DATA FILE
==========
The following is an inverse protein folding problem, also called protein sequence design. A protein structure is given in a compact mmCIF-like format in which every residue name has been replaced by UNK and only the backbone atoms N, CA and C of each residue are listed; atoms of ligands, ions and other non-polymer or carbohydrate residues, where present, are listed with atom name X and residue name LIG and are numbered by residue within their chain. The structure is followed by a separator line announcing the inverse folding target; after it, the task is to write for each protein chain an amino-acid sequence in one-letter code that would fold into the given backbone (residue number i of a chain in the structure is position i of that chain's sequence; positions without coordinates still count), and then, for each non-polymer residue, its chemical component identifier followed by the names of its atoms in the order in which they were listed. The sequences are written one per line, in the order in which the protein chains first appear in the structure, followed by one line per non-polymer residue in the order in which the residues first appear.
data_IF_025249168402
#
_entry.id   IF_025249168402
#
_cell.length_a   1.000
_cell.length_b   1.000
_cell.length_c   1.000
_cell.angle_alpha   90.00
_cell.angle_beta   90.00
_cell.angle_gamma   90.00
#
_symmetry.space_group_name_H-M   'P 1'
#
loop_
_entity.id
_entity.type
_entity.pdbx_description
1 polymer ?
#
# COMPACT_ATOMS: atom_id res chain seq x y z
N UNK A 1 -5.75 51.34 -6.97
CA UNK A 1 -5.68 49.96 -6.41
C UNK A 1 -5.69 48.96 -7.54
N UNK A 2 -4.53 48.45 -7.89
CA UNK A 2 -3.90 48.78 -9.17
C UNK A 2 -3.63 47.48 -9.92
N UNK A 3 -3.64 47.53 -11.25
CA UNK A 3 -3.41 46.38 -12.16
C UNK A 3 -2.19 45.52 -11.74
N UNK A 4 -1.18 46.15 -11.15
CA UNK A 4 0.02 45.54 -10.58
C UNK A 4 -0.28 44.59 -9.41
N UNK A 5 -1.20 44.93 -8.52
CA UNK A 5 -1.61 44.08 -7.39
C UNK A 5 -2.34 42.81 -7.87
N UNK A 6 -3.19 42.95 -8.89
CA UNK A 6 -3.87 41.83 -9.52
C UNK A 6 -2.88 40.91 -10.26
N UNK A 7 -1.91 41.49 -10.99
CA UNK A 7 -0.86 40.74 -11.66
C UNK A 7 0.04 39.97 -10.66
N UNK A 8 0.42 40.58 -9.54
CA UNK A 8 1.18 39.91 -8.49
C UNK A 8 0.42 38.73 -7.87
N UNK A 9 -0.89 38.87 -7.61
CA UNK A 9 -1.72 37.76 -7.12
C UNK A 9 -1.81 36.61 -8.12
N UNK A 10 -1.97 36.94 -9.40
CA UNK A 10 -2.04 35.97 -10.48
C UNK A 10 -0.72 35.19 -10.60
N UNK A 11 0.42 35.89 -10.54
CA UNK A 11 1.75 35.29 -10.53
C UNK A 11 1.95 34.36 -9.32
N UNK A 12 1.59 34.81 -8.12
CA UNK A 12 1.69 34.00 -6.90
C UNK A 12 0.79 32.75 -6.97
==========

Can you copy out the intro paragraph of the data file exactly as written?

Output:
The following is an inverse protein folding problem, also called protein sequence design. A protein structure is given in a compact mmCIF-like format in which every residue name has been replaced by UNK and only the backbone atoms N, CA and C of each residue are listed; atoms of ligands, ions and other non-polymer or carbohydrate residues, where present, are listed with atom name X and residue name LIG and are numbered by residue within their chain. The structure is followed by a separator line announcing the inverse folding target; after it, the task is to write for each protein chain an amino-acid sequence in one-letter code that would fold into the given backbone (residue number i of a chain in the structure is position i of that chain's sequence; positions without coordinates still count), and then, for each non-polymer residue, its chemical component identifier followed by the names of its atoms in the order in which they were listed. The sequences are written one per line, in the order in which the protein chains first appear in the structure, followed by one line per non-polymer residue in the order in which the residues first appear.